|US9656261||Mar 4, 2011||May 23, 2017||Leidos Innovations Technology, Inc.||DNA analyzer|
|US20020076927 *||Aug 14, 2001||Jun 20, 2002||Eric Henderson||Nanoscale molecular arrayer|
|US20020123135 *||Apr 22, 2002||Sep 5, 2002||Eric Henderson||Nanoscale molecular arrayer|
|US20020172943 *||May 30, 2002||Nov 21, 2002||Henderson Eric R.||Device and method of use for detection and characterization of pathogens and biological materials|
|US20020192701 *||Aug 2, 2002||Dec 19, 2002||Adey Nils B.||Laminated microarray interface device|
|US20030013111 *||Jun 25, 2002||Jan 16, 2003||Eric Henderson||Method and apparatus for solid state molecular analysis|
|US20030064507 *||Jul 26, 2002||Apr 3, 2003||Sean Gallagher||System and methods for mixing within a microfluidic device|
|US20030073250 *||Aug 21, 2002||Apr 17, 2003||Eric Henderson||Method and apparatus for solid state molecular analysis|
|US20030134273 *||Jul 17, 2002||Jul 17, 2003||Eric Henderson||Combined molecular binding detection through force microscopy and mass spectrometry|
|US20030152934 *||Feb 11, 2002||Aug 14, 2003||Industrial Technology Research Institute||High performance nucleic acid hybridization device and process|
|US20030186311 *||Apr 30, 2003||Oct 2, 2003||Bioforce Nanosciences, Inc.||Parallel analysis of molecular interactions|
|US20030231985 *||Jun 14, 2002||Dec 18, 2003||Arthur Schleifer||Form in place gaskets for assays|
|US20040029258 *||Apr 11, 2003||Feb 12, 2004||Paul Heaney||Methods and devices for performing chemical reactions on a solid support|
|US20040072363 *||Feb 4, 2003||Apr 15, 2004||Schembri Carol T.||Apparatus and method for mixing a film of fluid|
|US20040101444 *||Jul 9, 2003||May 27, 2004||Xeotron Corporation||Apparatus and method for fluid delivery to a hybridization station|
|US20040101861 *||Nov 27, 2002||May 27, 2004||Little Roger G.||Resonant cavity photodiode array for rapid DNA microarray readout|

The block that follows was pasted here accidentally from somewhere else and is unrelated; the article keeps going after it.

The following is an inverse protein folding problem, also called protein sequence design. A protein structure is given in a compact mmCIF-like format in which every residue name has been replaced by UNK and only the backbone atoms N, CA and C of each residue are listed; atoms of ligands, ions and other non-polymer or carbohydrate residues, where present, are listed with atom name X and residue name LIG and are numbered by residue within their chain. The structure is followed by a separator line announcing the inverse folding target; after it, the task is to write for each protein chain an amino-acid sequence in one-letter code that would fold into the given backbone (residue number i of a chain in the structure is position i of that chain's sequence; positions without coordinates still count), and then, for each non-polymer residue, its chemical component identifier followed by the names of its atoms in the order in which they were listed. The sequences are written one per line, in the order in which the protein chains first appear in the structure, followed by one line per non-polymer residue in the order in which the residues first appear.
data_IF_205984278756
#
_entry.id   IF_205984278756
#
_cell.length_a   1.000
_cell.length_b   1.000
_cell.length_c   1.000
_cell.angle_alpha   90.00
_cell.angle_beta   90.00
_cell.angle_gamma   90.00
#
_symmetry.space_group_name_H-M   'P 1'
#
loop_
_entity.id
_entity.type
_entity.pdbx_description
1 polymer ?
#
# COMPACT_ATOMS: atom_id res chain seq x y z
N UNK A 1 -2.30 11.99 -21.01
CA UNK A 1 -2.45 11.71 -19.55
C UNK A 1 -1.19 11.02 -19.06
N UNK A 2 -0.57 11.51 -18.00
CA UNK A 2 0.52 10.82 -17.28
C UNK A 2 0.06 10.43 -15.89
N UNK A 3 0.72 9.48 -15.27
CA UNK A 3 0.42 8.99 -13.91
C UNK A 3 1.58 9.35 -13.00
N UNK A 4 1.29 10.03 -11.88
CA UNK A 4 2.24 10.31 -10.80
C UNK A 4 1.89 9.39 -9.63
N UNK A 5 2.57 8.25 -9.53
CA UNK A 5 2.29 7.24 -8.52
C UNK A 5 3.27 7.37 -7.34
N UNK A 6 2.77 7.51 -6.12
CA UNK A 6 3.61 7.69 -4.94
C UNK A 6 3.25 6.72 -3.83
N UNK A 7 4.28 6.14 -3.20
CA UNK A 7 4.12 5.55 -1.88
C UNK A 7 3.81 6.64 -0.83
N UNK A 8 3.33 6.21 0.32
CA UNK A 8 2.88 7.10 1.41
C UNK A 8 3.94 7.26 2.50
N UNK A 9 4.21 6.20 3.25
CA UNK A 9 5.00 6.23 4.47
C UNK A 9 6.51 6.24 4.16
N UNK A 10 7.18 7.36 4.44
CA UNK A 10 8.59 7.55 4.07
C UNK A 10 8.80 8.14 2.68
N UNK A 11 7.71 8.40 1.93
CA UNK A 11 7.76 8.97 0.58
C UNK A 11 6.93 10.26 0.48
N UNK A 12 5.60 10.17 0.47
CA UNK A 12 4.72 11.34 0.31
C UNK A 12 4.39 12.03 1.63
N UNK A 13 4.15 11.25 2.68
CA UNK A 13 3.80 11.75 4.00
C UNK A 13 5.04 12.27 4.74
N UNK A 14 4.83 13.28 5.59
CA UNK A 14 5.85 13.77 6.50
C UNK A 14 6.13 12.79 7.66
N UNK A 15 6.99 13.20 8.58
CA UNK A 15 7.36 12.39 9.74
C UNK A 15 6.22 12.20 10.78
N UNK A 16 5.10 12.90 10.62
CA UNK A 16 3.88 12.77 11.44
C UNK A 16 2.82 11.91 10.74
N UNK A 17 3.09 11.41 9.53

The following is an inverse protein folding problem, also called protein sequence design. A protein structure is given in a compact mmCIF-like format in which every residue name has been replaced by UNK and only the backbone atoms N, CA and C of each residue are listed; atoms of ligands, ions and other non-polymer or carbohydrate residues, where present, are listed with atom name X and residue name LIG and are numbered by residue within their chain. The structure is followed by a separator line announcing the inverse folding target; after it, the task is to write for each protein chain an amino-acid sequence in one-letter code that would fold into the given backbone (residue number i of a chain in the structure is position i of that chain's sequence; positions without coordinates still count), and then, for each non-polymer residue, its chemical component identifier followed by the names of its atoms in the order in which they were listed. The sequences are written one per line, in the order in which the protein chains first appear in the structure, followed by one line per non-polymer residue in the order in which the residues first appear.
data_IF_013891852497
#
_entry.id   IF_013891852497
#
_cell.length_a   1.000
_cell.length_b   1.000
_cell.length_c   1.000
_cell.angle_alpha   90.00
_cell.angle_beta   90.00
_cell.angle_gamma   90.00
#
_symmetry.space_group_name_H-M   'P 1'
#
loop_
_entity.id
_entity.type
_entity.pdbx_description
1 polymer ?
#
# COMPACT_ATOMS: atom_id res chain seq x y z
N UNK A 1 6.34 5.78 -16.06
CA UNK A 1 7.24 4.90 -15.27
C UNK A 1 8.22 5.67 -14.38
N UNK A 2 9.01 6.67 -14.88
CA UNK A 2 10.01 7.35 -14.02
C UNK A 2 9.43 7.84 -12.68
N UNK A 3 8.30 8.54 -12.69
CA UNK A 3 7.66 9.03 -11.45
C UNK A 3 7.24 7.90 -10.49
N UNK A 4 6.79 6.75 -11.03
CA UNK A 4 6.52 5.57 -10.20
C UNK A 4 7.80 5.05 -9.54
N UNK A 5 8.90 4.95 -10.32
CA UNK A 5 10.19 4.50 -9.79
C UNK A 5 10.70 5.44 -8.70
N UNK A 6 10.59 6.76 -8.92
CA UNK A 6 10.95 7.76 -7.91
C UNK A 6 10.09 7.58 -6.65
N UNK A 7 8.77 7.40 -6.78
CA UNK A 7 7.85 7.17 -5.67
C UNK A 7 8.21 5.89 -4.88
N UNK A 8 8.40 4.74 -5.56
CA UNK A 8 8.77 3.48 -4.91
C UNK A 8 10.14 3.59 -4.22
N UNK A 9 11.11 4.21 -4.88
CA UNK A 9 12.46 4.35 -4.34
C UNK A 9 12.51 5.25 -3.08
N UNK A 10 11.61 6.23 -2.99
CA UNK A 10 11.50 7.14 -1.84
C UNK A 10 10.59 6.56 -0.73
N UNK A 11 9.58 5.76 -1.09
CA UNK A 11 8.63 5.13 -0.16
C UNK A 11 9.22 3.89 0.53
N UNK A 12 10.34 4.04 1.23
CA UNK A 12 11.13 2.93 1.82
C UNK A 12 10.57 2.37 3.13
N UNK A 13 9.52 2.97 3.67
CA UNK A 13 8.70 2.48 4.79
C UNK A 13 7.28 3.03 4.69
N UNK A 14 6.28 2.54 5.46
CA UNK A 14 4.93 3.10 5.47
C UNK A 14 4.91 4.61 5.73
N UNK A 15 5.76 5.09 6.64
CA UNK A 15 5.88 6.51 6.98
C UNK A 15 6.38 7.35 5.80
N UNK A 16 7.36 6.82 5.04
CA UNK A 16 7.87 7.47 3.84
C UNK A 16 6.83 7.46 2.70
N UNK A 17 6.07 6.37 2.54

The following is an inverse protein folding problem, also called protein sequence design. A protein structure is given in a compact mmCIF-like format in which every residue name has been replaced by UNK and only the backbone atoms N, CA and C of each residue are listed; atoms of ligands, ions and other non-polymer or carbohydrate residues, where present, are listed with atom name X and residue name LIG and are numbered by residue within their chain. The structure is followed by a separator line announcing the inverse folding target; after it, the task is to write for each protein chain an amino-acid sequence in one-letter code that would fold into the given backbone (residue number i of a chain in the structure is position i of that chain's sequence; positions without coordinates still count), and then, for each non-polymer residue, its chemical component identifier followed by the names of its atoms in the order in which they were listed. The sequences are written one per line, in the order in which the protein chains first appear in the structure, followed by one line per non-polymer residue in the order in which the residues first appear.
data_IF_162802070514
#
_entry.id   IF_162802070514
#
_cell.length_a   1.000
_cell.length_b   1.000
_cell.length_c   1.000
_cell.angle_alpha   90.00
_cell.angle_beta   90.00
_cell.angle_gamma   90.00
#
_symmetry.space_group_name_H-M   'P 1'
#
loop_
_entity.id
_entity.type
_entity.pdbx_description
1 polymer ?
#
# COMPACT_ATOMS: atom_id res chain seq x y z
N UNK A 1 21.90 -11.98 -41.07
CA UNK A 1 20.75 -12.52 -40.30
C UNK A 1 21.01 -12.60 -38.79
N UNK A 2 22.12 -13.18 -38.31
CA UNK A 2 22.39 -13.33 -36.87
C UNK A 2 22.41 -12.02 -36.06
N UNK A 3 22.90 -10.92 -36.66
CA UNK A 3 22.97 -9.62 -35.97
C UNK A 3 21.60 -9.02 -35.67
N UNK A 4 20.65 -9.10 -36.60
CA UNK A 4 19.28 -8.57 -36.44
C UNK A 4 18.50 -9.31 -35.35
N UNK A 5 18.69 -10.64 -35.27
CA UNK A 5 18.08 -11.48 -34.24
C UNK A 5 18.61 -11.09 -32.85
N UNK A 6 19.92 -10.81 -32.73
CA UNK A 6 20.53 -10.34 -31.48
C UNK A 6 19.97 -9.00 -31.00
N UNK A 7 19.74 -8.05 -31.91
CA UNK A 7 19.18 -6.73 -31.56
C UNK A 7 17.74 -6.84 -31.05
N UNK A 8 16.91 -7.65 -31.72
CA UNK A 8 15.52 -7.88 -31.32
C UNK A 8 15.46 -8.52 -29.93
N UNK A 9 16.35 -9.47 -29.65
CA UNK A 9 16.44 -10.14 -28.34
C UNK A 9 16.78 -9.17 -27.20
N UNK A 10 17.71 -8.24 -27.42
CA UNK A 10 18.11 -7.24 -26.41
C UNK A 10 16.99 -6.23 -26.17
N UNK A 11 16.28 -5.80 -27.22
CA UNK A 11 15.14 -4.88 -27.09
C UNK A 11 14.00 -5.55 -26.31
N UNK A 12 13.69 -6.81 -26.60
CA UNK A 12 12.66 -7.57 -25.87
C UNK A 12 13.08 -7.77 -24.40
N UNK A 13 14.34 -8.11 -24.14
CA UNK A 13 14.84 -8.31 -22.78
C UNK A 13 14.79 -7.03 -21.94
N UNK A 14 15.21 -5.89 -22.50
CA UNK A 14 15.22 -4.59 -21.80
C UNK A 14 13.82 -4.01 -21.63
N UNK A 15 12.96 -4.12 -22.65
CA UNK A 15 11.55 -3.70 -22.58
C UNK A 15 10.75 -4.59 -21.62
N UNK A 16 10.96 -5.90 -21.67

|US20040106130 *||Jul 12, 2003||Jun 3, 2004||Affymetrix, Inc.||Bioarray chip reaction apparatus and its manufacture|
|US20040115654 *||Dec 16, 2002||Jun 17, 2004||Intel Corporation||Laser exposure of photosensitive masks for DNA microarray fabrication|
|US20040166525 *||Feb 27, 2004||Aug 26, 2004||Affymetrix, Inc.||Bioarray chip reaction apparatus and its manufacture|
|US20040171054 *||Mar 8, 2004||Sep 2, 2004||Affymetrix, Inc.||Bioarray chip reaction apparatus and its manufacture|
|US20040241659 *||May 30, 2003||Dec 2, 2004||Applera Corporation||Apparatus and method for hybridization and SPR detection|
|US20040253198 *||Jun 5, 2003||Dec 16, 2004||Adi Shefer||Self-warming or self-heating cosmetic and dermatological compositions and method of use|
|US20050003458 *||Jun 10, 2004||Jan 6, 2005||Mathew Moore||Method and system for the analysis of high density cells samples|
|US20050019898 *||Aug 13, 2002||Jan 27, 2005||Nils Adey||Fluid mixing in low aspect ratio chambers|
|US20050032070 *||Aug 5, 2003||Feb 10, 2005||Sebastian Raimundo||Polymorphisms in the human gene for CYP2D6 and their use in diagnostic and therapeutic applications|
|US20050047973 *||Apr 8, 2004||Mar 3, 2005||Clondiag Chip Technologies Gmbh||Device for holding a substance library carrier|
|US20050064462 *||Jun 16, 2004||Mar 24, 2005||Bernd Stein||Methods, compositions, and kits for predicting the effect of compounds on hot flash symptoms|
|US20050089953 *||Nov 22, 2004||Apr 28, 2005||Affymetrix, Inc.||Bioarray chip reaction apparatus and its manufacture|
|US20050106615 *||Nov 17, 2004||May 19, 2005||Affymetrix, Inc.||Bioarray chip reaction apparatus and its manufacture|
|US20050106617 *||Nov 22, 2004||May 19, 2005||Affymetrix, Inc., A Delaware Corporation||Bioarray chip reaction apparatus and its manufacture|